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Hypocrisy_Central's avatar

Do we need to risk a Gulf type disaster on the West Coast just for cheaper gas?

Asked by Hypocrisy_Central (26829points) September 4th, 2010

Instead of more drilling off the California cost would it not be better served to find ways to use something other than oil to fuel vehicles and grease the wheels of economy? With all those smart minds they should be able to come up with more than “drill baby drill”. Would a Gulf type disaster on the West coast be worth the price of a cheaper gallon of gas?

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6 Answers

Whitsoxdude's avatar

Natural gas is a much better alternative.

Ben_Dover's avatar

Yes we do. But the gas won’t be any cheaper. We are being deceived at every corner by these lowlifes who own the oil companies.

jazmina88's avatar

Gas goes up on holidays…..why wouldnt they jack up the price of gas in California during emergencies as well?

funkdaddy's avatar

Alternatives are being developed, more efficient cars are becoming the norm, and people are becoming more aware of their use of resources in general and petroleum specifically.

You don’t just stop using literally billions of machines that run on petroleum products (not to mention all the other uses for refined petroleum) overnight. It’s going to be a long, slow process. In the meantime, we’ll still need oil. Honestly, we’ll probably need oil until it literally runs out.

Even if we’re just talking about cars, let’s say a completely oil free alternative became available tomorrow. Would every car owner buy one right then? I don’t think that’s even feasible, it would be an unprecedented economic burden on individuals and businesses. Alternatives are going to be phased in slowly and gain acceptance, the process has already begun.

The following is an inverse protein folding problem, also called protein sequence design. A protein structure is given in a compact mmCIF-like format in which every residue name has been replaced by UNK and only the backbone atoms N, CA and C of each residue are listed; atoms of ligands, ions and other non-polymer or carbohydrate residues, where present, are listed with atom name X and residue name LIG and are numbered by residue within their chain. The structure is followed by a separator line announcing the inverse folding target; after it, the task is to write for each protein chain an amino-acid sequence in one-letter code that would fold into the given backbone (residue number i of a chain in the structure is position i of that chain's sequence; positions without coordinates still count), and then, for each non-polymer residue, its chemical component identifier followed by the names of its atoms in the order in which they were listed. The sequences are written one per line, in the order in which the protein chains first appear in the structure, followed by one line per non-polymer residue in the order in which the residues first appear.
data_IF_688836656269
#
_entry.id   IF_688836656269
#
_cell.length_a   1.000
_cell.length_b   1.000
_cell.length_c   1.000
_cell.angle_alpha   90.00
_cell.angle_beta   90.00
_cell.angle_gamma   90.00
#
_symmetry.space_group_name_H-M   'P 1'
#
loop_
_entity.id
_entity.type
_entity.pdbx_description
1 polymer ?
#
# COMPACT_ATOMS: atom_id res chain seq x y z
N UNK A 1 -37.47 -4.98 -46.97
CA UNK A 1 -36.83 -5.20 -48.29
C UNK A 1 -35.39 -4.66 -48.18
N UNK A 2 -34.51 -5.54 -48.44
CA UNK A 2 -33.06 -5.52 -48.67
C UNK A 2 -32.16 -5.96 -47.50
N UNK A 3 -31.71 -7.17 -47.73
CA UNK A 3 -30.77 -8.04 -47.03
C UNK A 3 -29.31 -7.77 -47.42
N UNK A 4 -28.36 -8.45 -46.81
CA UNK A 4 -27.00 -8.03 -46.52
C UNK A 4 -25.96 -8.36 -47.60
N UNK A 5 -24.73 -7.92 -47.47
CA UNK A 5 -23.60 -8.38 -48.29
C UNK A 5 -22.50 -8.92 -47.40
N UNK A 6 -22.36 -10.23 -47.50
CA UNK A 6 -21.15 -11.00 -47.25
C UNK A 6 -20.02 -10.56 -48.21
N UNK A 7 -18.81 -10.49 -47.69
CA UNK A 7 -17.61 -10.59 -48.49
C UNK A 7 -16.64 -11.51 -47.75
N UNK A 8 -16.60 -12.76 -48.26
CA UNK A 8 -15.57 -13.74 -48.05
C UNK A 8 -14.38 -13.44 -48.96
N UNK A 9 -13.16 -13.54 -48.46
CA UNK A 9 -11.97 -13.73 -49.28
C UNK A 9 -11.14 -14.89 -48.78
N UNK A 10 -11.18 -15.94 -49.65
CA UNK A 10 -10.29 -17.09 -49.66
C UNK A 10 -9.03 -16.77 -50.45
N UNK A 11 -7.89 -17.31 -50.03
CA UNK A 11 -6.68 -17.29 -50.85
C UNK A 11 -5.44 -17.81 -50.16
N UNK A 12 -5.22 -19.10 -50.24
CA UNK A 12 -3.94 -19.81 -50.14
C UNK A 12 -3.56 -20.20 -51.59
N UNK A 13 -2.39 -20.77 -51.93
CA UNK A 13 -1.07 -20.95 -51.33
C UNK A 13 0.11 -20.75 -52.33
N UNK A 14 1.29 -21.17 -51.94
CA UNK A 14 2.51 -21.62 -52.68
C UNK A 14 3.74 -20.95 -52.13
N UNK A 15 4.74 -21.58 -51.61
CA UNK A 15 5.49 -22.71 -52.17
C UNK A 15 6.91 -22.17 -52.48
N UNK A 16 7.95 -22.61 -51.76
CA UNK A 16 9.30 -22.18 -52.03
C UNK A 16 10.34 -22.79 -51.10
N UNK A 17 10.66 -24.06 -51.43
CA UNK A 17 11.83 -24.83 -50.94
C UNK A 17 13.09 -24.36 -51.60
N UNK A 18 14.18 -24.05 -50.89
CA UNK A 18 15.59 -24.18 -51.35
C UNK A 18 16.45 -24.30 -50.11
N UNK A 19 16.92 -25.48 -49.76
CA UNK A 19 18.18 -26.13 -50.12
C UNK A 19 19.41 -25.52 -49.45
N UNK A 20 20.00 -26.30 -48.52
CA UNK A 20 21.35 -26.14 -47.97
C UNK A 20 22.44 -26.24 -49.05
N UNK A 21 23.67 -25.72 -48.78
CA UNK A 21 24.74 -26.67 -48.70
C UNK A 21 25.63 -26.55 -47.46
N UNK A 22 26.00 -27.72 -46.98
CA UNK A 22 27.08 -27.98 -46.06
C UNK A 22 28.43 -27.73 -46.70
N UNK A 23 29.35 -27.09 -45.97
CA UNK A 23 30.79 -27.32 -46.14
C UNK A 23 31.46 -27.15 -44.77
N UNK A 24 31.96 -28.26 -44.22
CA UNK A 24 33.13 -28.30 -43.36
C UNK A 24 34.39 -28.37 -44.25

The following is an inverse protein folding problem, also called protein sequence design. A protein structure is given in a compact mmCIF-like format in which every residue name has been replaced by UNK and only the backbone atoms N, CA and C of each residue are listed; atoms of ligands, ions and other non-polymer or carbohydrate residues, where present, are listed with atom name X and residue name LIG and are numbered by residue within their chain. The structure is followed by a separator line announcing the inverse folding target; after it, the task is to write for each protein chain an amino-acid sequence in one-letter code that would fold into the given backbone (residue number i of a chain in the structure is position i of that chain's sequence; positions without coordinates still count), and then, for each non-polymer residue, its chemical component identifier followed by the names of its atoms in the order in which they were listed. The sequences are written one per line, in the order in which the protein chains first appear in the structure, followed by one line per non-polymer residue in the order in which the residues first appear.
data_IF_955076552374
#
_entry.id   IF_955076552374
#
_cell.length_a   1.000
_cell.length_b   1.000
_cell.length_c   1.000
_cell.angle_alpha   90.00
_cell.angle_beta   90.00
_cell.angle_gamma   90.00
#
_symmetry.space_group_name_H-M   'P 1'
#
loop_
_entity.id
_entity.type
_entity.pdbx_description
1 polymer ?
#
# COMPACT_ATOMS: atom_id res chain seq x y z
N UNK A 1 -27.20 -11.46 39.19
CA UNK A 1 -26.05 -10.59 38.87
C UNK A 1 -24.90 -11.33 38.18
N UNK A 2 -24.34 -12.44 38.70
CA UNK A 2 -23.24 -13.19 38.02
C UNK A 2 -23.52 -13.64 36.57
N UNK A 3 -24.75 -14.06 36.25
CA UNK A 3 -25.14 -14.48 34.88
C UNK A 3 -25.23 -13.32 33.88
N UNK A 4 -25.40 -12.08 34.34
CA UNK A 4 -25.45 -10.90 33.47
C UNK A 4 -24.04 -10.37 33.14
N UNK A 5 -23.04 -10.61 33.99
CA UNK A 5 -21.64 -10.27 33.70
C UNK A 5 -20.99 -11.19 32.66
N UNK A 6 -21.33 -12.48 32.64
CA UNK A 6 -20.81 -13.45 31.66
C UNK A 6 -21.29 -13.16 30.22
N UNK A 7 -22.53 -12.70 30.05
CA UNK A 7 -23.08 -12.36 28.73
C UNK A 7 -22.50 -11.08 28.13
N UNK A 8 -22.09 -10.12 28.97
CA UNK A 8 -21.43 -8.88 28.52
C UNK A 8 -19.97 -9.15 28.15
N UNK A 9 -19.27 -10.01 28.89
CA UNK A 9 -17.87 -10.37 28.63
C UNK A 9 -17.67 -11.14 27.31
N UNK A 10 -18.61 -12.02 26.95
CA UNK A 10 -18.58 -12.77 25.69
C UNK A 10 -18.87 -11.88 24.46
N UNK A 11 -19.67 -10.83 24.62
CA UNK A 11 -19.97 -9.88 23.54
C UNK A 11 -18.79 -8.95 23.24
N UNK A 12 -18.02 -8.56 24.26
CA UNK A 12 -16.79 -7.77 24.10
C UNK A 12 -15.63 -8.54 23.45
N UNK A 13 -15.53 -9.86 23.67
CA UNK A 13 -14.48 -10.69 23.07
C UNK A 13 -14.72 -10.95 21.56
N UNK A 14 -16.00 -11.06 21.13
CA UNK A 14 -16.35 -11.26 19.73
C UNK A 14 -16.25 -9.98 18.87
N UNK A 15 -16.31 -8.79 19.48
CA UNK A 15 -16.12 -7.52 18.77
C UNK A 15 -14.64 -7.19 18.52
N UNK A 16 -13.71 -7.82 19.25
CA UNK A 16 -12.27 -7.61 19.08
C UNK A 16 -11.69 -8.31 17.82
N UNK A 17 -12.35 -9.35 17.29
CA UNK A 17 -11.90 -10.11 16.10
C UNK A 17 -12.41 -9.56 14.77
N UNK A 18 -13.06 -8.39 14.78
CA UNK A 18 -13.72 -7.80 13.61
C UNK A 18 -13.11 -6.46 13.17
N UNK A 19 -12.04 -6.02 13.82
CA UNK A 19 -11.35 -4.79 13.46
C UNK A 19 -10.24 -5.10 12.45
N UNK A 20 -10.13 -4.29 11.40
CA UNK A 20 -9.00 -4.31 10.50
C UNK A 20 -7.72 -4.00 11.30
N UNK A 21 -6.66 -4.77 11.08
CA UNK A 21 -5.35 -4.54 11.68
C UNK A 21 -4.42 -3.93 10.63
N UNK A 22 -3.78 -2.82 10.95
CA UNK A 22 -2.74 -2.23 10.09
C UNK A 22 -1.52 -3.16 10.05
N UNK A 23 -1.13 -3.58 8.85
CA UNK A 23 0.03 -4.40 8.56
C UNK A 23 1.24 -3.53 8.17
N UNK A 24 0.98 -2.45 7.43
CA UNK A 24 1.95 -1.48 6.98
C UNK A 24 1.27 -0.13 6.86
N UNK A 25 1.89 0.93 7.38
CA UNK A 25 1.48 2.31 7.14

The focus for now should be on making those platforms as efficient and safe as possible while still funding and developing the alternatives. We’re early in the process and things will really start to take off once one technology starts to be “the choice”, then the infrastructure (gas station alternatives, repair shops, widespread parts availability) will start to develop and things can move a lot more quickly. Unfortunately none of the existing alternatives beat good ol’ gas yet.

wundayatta's avatar

There’s always risk. Especially in businesses such as energy production. These are large projects with many moving parts—huge infrastructure requirements. Well, traditionally, at least. “Green” energy can be more small scale—solar panels, wind mills, geothermal and whatever else is out there.

In any case, the price of gasoline seems to include the cost of huge oil spills. BP seems to have paid for it’s spill and is still sitting in a good position. Oil companies must have extraordinary amounts of cash lying around.

The public has conflicting interests. They want cheap energy, and they want an unpolluted environment. It’s easy to turn a blind eye to business practices as long as nothing bad happens. When something bad happens, it’s too late to fix it.

Will people on the West Coast decide they are willing to pay more for energy in order to try to up the protection against environmental disasters? Have people made their choice about risk and pollution, already? Are they willing to accept a BP event (whose effects seem to have disappeared to where no one can see them)?

Anyway, I fail to see any action long-term taken by the feds, and even if they did take action, I’m not sure if there’s anything useful to do, other than drilling freezes. Eventually, when things have quieted down, the freezes will be lifted. For all I know, they are already gone.

Ltryptophan's avatar

Risk…oh, I’m sure it is a certainty you’ll get something catastrophic eventually. Unavoidable…might as well get some cheap gas out the deal unless you’re going guerilla.

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